I built an NPN fuzz-face with piggybacked 2N3904's. I chose my gains in advance, and used a trimmer to dial in the necessary piggyback resistance on an external piggyback tester. Then I measured the resulting resistance and used fixed resistors on the build. I breadboarded it with a few different gains for the piggybacks (90 & 110, 200 & 400, 300 & 600, and several more based on info from various threads on this forum and the other one) using different tranny types, and ultimately chose the lower gain, classic fuzz face values because I liked the tone a little better, and they gave tons of available fuzz but clean up better with the guitar volume knob than the higher gains do. I chose the Miller caps by ear on the breadboard. The pedal sounds fantastic, but I can't comment on the similarity to Ge because I've never had a Ge fuzz face.

I included some variations on the Fuller mods:
1. A variable resistor in series with the input (Smooth knob). This reduces the fuzz, but gives a different clean-up contour than reducing the fuzz knob. (The fuzz can be adjusted with the fuzz knob, the smooth knob, and the guitar volume knob, but they each affect the tone differently. The smooth knob is very useful for adjusting for different pickups, but also gives you some different options for how the tone changes when you adjust the guitar volume.)
2. An external bias knob that adjusts the voltage on the collector of the second piggyback between 2.8 and 6.8 V. Low bias gives a sputtery, square-wave type fuzz, high bias gives a harder-edge distortion, right in the middle gives a spongy fuzz sound with great clean-up.

Here's my schem (I labeled lug 1 on every pot for orientation purposes):
javelina_schematic_v1.png


my vero:
javelina_vero_v1.png


and my build:



Results:
On my tele, I have 50's les paul wiring for the tone knob, and I can use the guitar volume knob to control the fuzz without otherwise changing the tone very much. On my strat, I have a treble bypass cap for the volume knob, which gives a much brighter sound when I roll back the volume knob to reduce the fuzz. On other dirt pedals, this can sometimes sound too thin, but with the fuzz face it gives a whole new sound. On the bridge pickup, this is a bright, brash sound that reminds me of The Clash, and I haven't been able to get it any other way. On the neck pickup, with the volume knob down enough for the sound to be almost clean, it's bright yet round. It sounds like a jazz tone with an edge. I'm surprised at how much variety I can get with this pedal. I'd always assumed fuzz faces were more limited.

With a battery, the pedal is very quiet at all settings. With an adapter, it hums more than my other dirt pedals. For some reason, the hum jumps up a lot when the guitar volume is rolled all the way off. I haven't figured out how to solve that yet, so I just use a battery.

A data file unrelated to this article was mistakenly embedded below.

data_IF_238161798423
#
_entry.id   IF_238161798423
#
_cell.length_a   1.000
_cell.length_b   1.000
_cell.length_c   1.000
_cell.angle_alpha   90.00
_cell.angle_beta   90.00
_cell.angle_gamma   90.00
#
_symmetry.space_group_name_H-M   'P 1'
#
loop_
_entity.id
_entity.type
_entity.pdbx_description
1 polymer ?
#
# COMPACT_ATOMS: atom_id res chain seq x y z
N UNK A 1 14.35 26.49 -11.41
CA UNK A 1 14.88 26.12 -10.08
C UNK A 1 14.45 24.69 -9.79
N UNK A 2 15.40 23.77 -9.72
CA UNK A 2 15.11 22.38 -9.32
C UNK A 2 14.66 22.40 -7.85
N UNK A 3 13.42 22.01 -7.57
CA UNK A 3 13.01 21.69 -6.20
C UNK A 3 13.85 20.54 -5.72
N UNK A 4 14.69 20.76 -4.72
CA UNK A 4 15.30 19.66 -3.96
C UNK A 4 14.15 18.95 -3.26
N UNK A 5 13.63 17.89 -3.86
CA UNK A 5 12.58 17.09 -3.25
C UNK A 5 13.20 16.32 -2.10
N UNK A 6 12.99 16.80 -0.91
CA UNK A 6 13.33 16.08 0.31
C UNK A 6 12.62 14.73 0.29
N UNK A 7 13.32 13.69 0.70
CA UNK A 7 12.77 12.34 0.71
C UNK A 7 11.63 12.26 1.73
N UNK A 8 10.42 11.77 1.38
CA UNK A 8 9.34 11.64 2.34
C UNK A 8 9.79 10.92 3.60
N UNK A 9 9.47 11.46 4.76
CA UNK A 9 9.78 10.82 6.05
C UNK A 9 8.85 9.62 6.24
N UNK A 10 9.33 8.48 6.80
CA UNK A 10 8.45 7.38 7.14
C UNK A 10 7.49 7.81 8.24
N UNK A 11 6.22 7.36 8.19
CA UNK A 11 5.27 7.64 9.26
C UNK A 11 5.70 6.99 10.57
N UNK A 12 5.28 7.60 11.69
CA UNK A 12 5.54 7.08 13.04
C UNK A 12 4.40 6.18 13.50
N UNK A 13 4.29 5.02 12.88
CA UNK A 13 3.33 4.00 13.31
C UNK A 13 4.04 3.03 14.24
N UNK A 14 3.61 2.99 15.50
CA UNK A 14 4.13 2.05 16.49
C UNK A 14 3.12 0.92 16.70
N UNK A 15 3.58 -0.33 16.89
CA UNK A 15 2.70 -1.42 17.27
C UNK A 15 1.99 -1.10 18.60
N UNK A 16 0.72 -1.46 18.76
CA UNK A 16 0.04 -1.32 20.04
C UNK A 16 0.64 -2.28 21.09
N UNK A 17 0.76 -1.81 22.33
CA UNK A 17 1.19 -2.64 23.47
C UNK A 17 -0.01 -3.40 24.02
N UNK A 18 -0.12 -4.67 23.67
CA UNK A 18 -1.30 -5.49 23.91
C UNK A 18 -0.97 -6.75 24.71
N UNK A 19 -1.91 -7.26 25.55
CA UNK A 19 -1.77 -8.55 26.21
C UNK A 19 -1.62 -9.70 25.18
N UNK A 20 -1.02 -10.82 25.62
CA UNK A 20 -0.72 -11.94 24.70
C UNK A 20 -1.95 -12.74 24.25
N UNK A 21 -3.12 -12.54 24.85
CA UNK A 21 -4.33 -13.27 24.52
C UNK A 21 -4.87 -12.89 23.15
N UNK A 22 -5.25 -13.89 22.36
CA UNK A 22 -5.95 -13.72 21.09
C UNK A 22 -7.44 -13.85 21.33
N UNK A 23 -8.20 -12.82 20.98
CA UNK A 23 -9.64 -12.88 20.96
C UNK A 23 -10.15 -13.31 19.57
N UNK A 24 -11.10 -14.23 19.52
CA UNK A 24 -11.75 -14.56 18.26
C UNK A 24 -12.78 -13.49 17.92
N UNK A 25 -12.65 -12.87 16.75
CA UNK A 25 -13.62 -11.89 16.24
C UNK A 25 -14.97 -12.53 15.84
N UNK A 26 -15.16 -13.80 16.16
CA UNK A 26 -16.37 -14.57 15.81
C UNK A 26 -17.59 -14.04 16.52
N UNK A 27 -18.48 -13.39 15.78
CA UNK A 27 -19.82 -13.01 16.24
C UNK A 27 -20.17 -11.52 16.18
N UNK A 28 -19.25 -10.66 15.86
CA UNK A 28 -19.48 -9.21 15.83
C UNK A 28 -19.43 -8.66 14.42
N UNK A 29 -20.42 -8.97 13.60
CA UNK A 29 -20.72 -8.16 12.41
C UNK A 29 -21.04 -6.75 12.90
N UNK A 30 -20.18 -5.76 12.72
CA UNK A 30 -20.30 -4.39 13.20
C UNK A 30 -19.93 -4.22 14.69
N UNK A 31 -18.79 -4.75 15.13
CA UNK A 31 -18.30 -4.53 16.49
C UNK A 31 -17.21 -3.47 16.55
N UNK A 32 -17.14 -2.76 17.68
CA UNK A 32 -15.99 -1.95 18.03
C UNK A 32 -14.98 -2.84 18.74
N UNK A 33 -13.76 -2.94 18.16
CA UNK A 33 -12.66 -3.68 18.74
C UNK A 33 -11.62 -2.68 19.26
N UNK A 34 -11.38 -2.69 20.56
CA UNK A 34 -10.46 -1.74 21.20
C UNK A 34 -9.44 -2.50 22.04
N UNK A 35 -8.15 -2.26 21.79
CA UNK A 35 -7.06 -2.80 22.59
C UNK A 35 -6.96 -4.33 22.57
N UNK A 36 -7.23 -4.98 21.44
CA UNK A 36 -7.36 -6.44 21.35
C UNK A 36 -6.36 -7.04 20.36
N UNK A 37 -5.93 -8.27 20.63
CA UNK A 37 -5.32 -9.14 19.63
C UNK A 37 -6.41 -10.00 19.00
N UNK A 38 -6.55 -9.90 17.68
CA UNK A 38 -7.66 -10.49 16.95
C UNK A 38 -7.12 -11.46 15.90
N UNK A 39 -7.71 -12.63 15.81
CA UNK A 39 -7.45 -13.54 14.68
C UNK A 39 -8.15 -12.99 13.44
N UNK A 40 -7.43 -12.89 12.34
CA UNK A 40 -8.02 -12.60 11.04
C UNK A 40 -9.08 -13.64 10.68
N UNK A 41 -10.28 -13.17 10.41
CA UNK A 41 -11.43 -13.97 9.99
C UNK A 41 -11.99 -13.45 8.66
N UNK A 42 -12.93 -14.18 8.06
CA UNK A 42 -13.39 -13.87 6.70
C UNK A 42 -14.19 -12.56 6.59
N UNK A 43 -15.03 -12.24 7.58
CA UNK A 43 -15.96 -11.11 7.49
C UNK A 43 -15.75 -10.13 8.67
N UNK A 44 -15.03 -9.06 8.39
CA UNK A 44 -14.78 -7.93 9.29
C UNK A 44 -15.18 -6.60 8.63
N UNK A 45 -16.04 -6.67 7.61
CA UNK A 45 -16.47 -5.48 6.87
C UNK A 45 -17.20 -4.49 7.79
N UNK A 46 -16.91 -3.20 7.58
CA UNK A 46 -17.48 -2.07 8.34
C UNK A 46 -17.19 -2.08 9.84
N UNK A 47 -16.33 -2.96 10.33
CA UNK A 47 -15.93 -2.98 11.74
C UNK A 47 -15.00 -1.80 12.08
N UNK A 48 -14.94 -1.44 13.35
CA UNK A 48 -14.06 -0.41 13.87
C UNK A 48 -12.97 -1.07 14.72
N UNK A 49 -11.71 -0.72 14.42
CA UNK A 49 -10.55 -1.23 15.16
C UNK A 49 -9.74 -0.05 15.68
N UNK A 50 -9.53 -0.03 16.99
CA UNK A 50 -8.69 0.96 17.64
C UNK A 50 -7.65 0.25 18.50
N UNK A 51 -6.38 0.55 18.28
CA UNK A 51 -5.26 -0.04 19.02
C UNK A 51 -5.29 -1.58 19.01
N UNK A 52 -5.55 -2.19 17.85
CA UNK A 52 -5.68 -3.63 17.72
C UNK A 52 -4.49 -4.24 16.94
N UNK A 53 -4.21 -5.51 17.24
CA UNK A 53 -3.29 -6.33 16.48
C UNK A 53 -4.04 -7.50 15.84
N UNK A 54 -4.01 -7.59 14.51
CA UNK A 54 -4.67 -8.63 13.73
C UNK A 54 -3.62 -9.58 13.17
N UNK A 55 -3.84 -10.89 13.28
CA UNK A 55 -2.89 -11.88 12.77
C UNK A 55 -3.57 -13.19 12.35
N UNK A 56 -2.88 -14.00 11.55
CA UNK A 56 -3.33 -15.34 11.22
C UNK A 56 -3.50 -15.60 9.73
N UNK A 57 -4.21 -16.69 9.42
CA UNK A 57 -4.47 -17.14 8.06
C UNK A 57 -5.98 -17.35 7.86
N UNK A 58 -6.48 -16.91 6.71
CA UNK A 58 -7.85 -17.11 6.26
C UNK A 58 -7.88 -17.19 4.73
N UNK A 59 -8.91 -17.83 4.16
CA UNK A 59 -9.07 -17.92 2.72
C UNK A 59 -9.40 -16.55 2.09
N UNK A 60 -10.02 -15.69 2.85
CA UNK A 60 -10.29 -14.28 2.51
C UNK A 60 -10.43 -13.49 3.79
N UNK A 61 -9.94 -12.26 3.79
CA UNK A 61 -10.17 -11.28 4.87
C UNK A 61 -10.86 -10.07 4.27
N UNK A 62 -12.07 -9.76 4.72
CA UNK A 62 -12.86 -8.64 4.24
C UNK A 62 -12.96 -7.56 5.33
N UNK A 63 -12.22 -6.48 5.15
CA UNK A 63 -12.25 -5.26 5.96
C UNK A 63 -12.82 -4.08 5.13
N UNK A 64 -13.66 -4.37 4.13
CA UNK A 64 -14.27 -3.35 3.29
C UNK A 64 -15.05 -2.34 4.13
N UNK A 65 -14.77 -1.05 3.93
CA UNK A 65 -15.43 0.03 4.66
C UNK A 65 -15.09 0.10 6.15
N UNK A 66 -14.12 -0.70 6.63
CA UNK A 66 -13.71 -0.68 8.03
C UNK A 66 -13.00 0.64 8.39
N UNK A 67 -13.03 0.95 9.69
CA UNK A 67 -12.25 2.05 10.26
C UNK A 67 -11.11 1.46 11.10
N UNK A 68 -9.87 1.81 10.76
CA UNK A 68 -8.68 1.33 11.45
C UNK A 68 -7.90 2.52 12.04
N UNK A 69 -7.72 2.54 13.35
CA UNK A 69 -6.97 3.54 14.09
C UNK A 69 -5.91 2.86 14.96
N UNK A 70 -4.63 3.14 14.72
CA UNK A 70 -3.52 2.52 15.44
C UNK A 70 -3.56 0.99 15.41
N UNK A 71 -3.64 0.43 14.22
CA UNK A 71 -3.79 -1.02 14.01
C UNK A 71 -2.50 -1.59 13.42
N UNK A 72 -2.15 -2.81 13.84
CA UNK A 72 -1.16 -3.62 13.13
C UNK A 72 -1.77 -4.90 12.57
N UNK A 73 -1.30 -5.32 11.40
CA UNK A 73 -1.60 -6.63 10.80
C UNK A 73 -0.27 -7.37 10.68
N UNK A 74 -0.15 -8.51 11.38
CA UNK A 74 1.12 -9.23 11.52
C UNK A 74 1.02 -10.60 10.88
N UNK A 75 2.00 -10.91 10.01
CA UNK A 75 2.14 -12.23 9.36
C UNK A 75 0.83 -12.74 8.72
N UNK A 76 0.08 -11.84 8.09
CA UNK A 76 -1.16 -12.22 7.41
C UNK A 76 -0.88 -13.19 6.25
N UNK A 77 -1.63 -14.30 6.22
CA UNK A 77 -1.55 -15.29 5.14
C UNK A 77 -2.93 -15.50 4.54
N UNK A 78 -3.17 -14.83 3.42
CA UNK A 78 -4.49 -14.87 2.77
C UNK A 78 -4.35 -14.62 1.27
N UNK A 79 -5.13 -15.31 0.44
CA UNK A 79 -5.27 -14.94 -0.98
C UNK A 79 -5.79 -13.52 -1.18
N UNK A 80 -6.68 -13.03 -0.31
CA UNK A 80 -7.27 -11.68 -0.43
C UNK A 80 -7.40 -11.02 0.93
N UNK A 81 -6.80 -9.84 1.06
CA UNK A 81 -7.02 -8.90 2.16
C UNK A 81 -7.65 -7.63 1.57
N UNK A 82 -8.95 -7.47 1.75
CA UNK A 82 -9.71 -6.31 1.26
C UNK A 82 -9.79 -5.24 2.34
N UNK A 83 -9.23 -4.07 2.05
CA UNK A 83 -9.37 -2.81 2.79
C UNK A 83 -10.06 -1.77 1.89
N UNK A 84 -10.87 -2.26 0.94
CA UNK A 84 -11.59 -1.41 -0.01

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Re: Piggyback Si transistors to simulate Ger ???

Postby induction » 08 Feb 2013, 16:04

grrrunge wrote:I tried to build a NPN Fuzz Face a couple of nights ago - without much luck. Perhaps it's the layout?
I built two emulators from a set of 2N3904's and a set of BC550's and hFE was easily controllable. Using my multimeter i trimmed one to 70hFE and the other to 120hFE, and built them into HBO's supposedly working NPN Fuzz Face vero layout.
Result: Almost no sound. I managed to get some sputtering decaying notes across, but nothing pretty.

Step 1 from here is trying the emulators in a NPN rangemaster build, just to verify they're actually working.
Step 2 is creating a new FF board layout from Madbeans Hipster schematic. I trust that schem is verified :)

I remember Mictester writing something about a diode or resistor from base to ground to simulate leakage, which should help turn modern non-leaking transistors on, but i can't remember where. That might be important as well as emulating leakage has got to be part of the GE-sim circuitry, right? :D
Help someone?

Any other great tips on biasing, or verified schematics of NPN fuzzes are greatly appreciated. I'm determined to get those pups to make some real noise! :)



What you describe sounds like a mis-biased transistor (Harald does really good work, so I suspect the layout is fine, but I haven't tried it). I forgot to mention that the 2.7k resistor in my build was chosen by trial and error to give me the bias range I wanted on the collector of the Q3/Q4 piggyback. If you're using this layout, then adjust VR1 until you get the bias you want (a 10k trimmer should be enough, but if not, try a bigger one). You want something near 4.5V for classic fuzz face sounds, but you can adjust it to taste or use a pot in series with a fixed resistor (like I did) to give you a range of useable sounds.

If that doesn't work, try my layout, or try IvIark's, which has onboard trimmers for dialing in the piggyback gains.
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Re: Piggyback Si transistors to simulate Ger ???

Postby grrrunge » 08 Feb 2013, 17:05

induction wrote:What you describe sounds like a mis-biased transistor (Harald does really good work, so I suspect the layout is fine, but I haven't tried it).

Sounds plausible :) I've built several of Haralds layouts, and I've never had any trouble with those. I suppose it's just the experimental nature of the project, that got me wondering :)